NEW YORK - Our resilience — or how well we bounce back from stressors — determines our life expectancy, according to a research study published in Nature Communications. And in an ideal world void of infection or trauma, humans have the potential to live for a very long time.
Dr. Heather Whitson, the director of the Duke University Aging Center, was not part of the study. She told FOX 5 NY that the researchers modeled the concept that in a stress-free environment, all you have is the pace of aging.
"At what point does it go to zero so that you can't respond to or bounce back from anything — the slightest little perturbation from your baseline would kill you," Whitson said. "And what they estimated was that that happens at some point between 120 and 150 years."
Our resilience, or our ability to recover, does decline over time so keep in mind that a human living to 150 years old makes for a sensational headline.
"That's pretty safe since the longest-lived person in the world made it to 122," Dr. Jay Olshansky, a professor at the University of Chicago School of Public Health, told FOX 5 NY. "The bottom line message is don't expect anyone alive today to live to 150."
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The study modeled two very simple data points: counting red blood cells and physical activity such as step counts. The study ultimately sought ways to slow that process, according to Whitson.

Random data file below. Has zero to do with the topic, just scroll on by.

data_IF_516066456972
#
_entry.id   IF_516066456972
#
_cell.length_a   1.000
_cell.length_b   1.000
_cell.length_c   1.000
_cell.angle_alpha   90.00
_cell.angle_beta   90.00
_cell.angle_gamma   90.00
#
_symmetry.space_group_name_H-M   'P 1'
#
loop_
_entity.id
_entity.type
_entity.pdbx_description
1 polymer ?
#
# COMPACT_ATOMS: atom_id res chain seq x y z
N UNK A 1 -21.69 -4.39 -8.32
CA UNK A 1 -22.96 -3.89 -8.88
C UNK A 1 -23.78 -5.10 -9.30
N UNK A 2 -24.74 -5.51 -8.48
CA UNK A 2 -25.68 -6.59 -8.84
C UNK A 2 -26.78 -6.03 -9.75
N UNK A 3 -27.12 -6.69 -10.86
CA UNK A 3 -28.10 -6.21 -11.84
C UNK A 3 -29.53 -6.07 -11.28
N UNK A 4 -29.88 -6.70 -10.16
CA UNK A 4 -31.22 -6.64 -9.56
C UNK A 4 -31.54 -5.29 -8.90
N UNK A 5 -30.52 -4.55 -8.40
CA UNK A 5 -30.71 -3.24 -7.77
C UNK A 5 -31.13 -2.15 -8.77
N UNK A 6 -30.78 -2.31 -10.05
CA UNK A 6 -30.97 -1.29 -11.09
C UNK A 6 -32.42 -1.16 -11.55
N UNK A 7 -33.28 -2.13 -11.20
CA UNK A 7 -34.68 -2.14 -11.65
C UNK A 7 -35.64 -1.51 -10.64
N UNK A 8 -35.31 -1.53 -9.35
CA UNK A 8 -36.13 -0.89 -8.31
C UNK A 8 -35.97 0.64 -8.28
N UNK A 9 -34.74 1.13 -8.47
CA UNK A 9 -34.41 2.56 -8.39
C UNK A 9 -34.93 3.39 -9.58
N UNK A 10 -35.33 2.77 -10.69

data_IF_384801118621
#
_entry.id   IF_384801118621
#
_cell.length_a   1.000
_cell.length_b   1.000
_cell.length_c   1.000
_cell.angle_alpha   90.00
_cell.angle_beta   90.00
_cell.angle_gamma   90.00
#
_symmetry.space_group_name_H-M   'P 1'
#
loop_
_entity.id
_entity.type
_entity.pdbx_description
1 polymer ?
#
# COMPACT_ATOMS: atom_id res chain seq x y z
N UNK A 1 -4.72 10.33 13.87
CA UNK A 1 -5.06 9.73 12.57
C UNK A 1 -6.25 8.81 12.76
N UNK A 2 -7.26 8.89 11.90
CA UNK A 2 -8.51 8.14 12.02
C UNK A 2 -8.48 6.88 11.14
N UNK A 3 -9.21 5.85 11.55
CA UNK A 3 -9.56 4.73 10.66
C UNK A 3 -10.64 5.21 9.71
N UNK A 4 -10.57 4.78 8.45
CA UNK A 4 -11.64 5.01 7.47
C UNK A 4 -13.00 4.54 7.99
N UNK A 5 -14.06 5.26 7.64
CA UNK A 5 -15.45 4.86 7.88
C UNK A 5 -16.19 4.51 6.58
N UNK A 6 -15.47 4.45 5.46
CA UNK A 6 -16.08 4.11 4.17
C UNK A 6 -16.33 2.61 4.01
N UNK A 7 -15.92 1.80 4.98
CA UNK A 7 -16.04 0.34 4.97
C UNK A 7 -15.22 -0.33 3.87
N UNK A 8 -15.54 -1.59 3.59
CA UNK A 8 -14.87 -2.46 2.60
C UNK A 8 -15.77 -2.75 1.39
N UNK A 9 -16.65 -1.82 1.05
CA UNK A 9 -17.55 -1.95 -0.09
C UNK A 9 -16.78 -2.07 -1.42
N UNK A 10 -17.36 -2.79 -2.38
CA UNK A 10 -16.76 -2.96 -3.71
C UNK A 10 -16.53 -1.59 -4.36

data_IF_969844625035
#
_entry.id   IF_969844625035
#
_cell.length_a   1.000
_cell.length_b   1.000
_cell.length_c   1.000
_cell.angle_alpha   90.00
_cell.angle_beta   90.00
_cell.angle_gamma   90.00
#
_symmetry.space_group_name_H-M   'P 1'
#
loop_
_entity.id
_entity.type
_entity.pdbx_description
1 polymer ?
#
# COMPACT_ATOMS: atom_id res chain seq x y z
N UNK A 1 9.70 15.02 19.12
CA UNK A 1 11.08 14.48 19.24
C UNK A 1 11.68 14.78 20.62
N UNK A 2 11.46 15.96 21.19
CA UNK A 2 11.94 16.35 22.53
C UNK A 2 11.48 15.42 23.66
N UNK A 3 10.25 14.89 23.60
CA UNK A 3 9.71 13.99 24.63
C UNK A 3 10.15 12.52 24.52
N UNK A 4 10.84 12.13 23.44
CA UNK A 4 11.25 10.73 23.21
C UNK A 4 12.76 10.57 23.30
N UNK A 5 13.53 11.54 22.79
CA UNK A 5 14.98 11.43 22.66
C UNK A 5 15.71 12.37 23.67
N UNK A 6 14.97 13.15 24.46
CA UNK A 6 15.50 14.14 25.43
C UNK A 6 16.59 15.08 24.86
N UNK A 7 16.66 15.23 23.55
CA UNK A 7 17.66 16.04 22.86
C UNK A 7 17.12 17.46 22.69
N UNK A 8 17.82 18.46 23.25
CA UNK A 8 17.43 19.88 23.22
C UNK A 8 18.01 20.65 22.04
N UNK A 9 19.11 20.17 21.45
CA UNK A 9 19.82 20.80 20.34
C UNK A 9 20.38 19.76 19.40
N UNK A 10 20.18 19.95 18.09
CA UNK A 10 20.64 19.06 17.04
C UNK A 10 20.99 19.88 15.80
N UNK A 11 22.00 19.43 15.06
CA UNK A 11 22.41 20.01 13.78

"There are some big studies going on right now asking if there are medications that could be used that might slow the pace of aging," Whitson said. "The other one that across multiple species has seemed to slow the pace of aging is caloric restriction — and that's not something that a lot of humans want to do."
Olshansky said that ultimately the focus needs to be on the quality of one's life — not the length.
"And that was the primary message. We smoke cigarettes, we drink excessively. We become sedentary. Those are the things that shortened life," Olshansky said. "Once you adopt all of those healthy lifestyles, then it's diet and exercise. Those are the two key things that work today."